ORIGINAL RESEARCH article
Chest CT Scan for the Diagnosis of Pediatric Pulmonary TB: Radiological Findings and Its Diagnostic Significance
- 1Department of Woman and Child Health and Public Health, Fondazione Policlinico Universitario A. Gemelli IRCCS, Rome, Italy
- 2Dipartimento di Scienze Biotecnologiche di Base, Cliniche Intensivologiche e Perioperatorie, Università Cattolica del Sacro Cuore, Rome, Italy
- 3Istituto di Pediatria, Università Cattolica del Sacro Cuore, Rome, Italy
- 4Operative Unit of Neuroradiology, Surgical Department and Major Trauma, Maurizio Bufalini Hospital, Cesena, Italy
- 5Operative Unit of Radiology, Mater Olbia Hospital, Olbia, Italy
- 6Dipartimento Diagnostica per Immagini, Radioterapia, Oncologia ed Ematologia, Fondazione Policlinico Universitario Agostino Gemelli IRCCS, Rome, Italy
- 7Istituto di Radiologia, Università Cattolica del Sacro Cuore, Rome, Italy
Diagnosing active TB in children remains a clinical challenge, due to difficulties in achieving a definite microbiological confirmation, aspecific clinical manifestation, low sensitivity of chest radiography (CXR). For this reason, the use of chest computed tomography (CT) scan to evaluate suspected TB pediatric cases is increasing. We retrospectively reviewed records of patients aged <16 years diagnosed with active TB at the Pediatric Infectious Disease Unit of the Catholic University of the Sacred Heart to describe CT findings and to evaluate the need for its execution for diagnosis. In 41 cases, 7 CXR were normal (17.1%) while no CT scan was evaluated as negative. In 19 cases (46.3%), CXR was considered non-probable TB pulmonary, compared with 11 of 37 cases (29.7%) of CT. In 15 cases (36.6%) CXR was described as probable for TB pulmonary, instead 26 of the 37 cases evaluated by CT (70.3%) were classified as probable TB. We describe CT findings in patients with pediatric TB. We confirmed that CT can improve the diagnostic accuracy. In particular, the comparison between the CT and CXR ability in detecting cases of pulmonary TB in accordance with the proposed radiological probability criteria, showed a superiority of CT in detecting probable TB pictures (70.3%) compared with 36.6% of the x-Ray.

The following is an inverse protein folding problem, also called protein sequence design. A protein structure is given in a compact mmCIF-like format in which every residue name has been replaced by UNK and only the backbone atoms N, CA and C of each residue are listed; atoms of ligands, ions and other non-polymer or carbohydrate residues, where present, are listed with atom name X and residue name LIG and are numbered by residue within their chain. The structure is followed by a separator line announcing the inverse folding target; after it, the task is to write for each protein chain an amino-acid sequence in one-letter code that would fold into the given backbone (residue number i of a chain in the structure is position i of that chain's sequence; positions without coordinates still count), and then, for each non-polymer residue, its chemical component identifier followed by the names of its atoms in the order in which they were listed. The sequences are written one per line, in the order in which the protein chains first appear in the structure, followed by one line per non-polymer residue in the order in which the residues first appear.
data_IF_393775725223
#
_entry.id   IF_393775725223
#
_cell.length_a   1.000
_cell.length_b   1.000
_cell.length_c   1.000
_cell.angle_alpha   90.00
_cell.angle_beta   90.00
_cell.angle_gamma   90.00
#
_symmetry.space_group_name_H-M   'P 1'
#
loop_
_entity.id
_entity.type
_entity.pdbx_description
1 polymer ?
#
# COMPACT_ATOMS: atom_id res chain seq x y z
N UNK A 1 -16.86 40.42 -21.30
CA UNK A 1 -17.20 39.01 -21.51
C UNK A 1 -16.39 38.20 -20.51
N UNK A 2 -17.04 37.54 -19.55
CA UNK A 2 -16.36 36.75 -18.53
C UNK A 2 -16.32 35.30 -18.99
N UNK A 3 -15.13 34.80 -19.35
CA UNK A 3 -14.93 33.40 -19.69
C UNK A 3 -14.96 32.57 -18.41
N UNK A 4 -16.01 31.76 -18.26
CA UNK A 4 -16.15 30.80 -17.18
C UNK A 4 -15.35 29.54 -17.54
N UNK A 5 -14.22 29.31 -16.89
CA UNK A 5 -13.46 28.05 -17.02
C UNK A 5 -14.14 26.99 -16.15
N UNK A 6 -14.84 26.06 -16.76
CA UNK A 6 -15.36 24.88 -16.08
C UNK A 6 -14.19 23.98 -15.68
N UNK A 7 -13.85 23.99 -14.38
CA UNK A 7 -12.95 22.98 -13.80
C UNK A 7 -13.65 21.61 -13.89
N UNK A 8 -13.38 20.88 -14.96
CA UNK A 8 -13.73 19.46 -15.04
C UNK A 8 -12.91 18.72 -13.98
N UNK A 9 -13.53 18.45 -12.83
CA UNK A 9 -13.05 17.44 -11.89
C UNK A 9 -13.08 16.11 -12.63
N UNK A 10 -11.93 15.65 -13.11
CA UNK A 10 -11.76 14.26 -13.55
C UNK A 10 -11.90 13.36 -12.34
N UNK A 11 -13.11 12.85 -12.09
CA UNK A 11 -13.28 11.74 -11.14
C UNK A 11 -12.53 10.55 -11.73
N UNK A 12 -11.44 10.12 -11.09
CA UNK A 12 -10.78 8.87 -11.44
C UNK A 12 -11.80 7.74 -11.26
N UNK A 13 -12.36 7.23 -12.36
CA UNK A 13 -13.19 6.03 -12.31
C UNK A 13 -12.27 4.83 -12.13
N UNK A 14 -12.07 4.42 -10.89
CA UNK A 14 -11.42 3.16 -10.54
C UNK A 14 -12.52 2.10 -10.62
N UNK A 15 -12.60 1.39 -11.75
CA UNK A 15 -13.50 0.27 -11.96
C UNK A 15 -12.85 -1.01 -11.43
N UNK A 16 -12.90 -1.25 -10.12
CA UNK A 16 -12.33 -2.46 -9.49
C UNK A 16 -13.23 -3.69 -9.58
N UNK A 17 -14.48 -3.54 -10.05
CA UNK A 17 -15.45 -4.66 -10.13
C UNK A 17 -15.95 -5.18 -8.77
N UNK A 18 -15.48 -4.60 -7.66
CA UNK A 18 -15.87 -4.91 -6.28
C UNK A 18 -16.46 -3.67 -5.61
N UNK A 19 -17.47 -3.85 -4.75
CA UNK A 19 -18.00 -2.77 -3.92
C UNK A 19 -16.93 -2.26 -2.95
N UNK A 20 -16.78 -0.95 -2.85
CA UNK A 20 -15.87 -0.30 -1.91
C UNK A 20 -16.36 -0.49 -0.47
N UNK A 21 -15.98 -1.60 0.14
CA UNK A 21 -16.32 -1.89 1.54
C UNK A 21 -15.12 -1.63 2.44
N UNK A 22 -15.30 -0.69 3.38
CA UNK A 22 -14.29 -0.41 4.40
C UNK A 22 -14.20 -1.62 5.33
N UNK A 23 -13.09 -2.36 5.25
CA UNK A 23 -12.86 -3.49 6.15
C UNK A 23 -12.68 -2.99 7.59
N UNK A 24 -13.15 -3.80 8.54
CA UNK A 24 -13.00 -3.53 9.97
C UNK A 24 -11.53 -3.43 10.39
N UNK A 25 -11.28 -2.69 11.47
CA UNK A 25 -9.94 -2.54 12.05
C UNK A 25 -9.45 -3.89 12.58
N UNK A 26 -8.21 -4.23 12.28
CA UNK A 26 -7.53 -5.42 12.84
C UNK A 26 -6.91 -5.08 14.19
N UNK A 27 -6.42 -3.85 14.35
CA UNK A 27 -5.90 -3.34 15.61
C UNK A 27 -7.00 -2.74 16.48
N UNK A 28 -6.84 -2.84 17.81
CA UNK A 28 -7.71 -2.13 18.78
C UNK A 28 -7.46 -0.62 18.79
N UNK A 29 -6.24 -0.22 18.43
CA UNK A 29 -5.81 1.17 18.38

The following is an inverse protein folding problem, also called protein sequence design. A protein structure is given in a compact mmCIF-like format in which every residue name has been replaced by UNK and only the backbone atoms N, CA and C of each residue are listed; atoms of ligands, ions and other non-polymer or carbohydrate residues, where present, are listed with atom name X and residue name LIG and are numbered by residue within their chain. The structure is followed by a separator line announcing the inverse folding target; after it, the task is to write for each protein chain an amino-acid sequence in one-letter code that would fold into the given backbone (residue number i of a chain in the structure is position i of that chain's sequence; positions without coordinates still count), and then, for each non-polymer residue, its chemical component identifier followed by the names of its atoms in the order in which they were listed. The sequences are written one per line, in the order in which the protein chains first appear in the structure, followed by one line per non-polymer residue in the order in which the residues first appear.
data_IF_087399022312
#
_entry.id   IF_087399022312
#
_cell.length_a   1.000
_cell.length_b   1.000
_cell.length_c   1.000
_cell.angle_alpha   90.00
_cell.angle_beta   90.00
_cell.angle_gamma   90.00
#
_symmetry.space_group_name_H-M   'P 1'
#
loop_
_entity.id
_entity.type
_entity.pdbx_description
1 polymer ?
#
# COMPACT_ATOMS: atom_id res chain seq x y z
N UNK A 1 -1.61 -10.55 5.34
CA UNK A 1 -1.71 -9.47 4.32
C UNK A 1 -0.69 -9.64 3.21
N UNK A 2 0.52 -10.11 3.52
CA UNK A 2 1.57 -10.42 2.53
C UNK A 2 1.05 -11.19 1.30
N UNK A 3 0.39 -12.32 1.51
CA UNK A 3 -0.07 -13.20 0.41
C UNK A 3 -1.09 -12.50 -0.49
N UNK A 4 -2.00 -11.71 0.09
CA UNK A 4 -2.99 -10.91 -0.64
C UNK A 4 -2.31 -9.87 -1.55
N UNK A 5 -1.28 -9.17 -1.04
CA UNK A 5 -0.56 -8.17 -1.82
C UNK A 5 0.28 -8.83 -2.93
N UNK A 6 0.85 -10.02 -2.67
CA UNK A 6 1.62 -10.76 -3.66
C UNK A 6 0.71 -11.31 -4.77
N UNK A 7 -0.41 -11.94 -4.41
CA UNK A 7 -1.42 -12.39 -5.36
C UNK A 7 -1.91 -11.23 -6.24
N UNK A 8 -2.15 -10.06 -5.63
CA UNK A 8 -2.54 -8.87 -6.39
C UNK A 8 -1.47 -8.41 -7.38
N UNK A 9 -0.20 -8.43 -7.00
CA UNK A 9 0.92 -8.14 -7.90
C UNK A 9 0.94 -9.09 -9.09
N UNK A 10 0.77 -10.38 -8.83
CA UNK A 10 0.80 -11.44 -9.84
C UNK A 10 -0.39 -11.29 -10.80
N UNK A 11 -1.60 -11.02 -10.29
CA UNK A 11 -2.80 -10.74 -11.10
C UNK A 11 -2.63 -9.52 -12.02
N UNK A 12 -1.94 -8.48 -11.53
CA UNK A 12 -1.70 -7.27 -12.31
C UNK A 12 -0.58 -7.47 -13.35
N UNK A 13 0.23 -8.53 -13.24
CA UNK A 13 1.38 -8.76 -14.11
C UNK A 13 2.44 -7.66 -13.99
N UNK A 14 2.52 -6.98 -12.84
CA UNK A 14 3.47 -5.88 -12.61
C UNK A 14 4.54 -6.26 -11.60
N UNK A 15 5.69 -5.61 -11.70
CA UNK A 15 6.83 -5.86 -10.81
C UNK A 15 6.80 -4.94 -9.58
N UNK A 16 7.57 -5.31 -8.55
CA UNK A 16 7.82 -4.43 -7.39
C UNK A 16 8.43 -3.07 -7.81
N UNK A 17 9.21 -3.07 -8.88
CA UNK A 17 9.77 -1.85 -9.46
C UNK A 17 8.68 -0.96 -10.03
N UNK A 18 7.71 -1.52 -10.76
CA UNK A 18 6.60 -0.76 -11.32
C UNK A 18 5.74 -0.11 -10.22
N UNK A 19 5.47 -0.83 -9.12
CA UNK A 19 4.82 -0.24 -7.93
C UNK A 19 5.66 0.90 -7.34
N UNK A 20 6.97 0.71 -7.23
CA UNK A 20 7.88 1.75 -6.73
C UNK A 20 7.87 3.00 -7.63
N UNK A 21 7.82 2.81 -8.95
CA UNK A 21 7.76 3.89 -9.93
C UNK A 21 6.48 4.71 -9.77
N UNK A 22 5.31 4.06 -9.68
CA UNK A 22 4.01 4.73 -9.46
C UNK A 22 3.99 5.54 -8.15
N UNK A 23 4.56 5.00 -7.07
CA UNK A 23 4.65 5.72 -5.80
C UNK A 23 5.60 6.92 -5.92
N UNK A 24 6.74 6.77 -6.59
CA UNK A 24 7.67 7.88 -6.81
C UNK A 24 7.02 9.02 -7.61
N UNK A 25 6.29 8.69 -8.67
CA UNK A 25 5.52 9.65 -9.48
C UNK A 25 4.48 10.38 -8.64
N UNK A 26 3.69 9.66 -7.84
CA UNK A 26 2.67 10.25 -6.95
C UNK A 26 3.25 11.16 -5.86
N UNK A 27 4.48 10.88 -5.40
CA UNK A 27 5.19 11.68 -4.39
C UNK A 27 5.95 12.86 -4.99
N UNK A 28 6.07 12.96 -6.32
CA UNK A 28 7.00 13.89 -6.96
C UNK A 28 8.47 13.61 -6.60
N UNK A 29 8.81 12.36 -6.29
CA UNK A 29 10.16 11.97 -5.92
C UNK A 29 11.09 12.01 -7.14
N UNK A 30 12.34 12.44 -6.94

While the diagnosis of tuberculosis (TB) in adults is well-established and is based on microbiological confirmation and typical chest x-Ray findings, diagnosing active TB in children remains a clinical challenge (1–3). This population typically develop paucibacillary disease with difficulties in achieving a definite microbiological confirmation, since cultures are positive only in 25–50% of cases and sputum smear microscopy in <10–15% of children with possible TB (4–6).
Clinical manifestation may be aspecific (ranging from typical TB symptoms to just poor weight gain or astheny) and, importantly, the radiological presentation of pulmonary disease in younger children is completely different compared with the adult-type TB (5).
For these reasons, pediatric TB diagnosis relies on the experience of the clinician which need to complete a puzzle of non-specific symptoms, history of TB exposure, clinical signs, immunological tests, and radiological imaging (7, 8).
The interpretation of non-specific radiological imaging, moreover, change according to the setting the clinician is working, either high TB incidence or low-incidence, due to pre-test probability. Chest radiography (CXR) may not be sensitive in detecting lymphadenopathy, which is considered to be the fingerprint of primary pulmonary tuberculosis (7). For this reason, in high-income settings, the use of chest computed tomography (CT) scan to evaluate suspected TB pediatric cases is increasing, nevertheless no guidelines nor score are published in this regard. While a retrospective report on radiological interpretation of pediatric TB in developed countries has been recently published (9), unfortunately this study does not describe nor analyze any specific radiological findings; therefore, CXR and CT interpretation still relies only on the single radiologist experience, based on small reports currently available in literature.
For this reason, we performed this retrospective study to describe CT findings, focus on air-space involvement and lymphadenopathy.